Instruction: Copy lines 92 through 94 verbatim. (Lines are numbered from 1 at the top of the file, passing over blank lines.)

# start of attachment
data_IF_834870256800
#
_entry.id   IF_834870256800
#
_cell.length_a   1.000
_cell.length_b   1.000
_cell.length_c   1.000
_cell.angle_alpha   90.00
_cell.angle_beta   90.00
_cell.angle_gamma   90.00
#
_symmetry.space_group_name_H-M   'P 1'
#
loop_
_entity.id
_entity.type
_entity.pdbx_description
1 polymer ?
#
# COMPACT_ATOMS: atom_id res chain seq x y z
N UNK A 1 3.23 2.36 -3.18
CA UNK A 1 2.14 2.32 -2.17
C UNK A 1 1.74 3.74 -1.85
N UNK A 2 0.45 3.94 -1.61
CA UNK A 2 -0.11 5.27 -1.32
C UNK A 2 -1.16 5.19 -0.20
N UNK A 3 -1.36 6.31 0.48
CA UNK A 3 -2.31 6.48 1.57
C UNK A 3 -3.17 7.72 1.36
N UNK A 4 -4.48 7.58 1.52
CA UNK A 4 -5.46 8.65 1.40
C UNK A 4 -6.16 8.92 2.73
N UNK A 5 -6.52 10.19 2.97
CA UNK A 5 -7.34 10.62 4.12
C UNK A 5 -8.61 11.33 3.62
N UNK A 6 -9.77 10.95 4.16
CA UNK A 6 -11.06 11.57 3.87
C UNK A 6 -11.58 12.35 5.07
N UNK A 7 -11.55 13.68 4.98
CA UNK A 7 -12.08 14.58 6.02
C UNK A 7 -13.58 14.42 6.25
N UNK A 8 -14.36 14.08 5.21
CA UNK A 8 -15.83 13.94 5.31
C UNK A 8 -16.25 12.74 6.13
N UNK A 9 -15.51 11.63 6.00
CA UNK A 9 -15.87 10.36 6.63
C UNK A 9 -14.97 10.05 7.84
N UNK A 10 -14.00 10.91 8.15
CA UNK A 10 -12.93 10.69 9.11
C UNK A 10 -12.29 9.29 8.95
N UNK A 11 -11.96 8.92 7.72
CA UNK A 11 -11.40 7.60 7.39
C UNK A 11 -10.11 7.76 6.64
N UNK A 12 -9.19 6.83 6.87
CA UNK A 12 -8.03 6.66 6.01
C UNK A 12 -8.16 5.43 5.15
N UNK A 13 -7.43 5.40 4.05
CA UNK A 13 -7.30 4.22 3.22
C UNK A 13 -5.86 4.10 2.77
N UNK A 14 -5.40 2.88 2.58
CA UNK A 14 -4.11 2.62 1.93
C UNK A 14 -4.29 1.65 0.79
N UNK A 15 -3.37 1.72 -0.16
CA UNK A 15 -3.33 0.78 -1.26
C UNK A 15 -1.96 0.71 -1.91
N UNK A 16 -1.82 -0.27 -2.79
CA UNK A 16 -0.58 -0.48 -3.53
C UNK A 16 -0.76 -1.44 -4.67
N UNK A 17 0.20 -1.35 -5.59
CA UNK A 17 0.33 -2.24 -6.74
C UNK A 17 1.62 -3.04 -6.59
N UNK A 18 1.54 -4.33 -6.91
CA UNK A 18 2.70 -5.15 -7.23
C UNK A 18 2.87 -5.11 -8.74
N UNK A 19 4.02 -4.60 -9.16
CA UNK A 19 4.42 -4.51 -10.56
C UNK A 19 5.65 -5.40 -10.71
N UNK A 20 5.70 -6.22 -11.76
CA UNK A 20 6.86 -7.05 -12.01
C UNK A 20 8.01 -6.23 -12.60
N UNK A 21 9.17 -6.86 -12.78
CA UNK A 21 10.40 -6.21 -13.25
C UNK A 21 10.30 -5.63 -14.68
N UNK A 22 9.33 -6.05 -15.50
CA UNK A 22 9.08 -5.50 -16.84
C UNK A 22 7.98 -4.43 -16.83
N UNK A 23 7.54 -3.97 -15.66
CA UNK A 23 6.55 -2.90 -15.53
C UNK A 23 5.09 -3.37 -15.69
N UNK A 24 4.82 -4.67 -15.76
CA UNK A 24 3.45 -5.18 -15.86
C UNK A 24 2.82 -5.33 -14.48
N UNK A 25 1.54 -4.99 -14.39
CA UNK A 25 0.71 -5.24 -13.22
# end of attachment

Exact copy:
C UNK A 24 2.82 -5.33 -14.48
N UNK A 25 1.54 -4.99 -14.39
CA UNK A 25 0.71 -5.24 -13.22